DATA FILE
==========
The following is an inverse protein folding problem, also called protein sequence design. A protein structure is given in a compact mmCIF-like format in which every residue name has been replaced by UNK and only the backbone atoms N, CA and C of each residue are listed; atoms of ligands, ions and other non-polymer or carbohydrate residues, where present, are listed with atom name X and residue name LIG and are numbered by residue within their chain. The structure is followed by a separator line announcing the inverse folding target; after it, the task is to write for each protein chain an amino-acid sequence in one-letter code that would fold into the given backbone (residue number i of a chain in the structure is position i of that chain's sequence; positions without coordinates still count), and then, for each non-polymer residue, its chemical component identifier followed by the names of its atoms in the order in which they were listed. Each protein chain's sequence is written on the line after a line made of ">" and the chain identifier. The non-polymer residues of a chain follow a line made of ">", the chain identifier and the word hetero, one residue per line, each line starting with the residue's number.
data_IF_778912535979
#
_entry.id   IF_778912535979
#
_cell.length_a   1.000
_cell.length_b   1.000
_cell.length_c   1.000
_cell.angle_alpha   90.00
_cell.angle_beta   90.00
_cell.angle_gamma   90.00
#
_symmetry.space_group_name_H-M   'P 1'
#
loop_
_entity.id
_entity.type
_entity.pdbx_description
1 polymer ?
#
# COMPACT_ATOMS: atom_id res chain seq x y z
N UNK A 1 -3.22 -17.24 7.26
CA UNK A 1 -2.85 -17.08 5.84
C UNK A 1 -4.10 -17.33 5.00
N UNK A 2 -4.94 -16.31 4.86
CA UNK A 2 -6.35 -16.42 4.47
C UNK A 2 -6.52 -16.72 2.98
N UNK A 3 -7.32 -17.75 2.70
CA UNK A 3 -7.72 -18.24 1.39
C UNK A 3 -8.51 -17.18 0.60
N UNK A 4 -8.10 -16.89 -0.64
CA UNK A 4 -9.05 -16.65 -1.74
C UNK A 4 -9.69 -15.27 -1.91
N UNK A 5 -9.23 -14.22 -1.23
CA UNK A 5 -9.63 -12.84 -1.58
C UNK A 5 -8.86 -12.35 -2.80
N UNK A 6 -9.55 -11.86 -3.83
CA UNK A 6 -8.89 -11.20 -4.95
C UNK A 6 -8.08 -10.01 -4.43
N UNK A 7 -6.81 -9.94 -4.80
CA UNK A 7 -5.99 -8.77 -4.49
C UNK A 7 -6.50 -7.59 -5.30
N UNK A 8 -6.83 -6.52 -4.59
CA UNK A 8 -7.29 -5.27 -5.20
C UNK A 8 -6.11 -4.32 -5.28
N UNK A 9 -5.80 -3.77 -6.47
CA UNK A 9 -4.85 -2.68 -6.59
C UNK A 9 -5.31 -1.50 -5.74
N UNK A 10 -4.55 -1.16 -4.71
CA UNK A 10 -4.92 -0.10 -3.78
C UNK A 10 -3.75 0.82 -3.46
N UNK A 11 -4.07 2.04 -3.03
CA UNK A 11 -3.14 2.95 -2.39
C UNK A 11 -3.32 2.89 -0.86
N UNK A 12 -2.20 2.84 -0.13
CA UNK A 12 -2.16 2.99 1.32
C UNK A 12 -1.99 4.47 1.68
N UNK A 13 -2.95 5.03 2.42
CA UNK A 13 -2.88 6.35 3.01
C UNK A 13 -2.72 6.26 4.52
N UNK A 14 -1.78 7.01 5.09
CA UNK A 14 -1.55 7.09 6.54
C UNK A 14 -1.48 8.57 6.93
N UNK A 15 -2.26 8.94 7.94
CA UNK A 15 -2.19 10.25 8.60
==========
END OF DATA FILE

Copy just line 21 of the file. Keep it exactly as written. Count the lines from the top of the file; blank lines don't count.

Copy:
# COMPACT_ATOMS: atom_id res chain seq x y z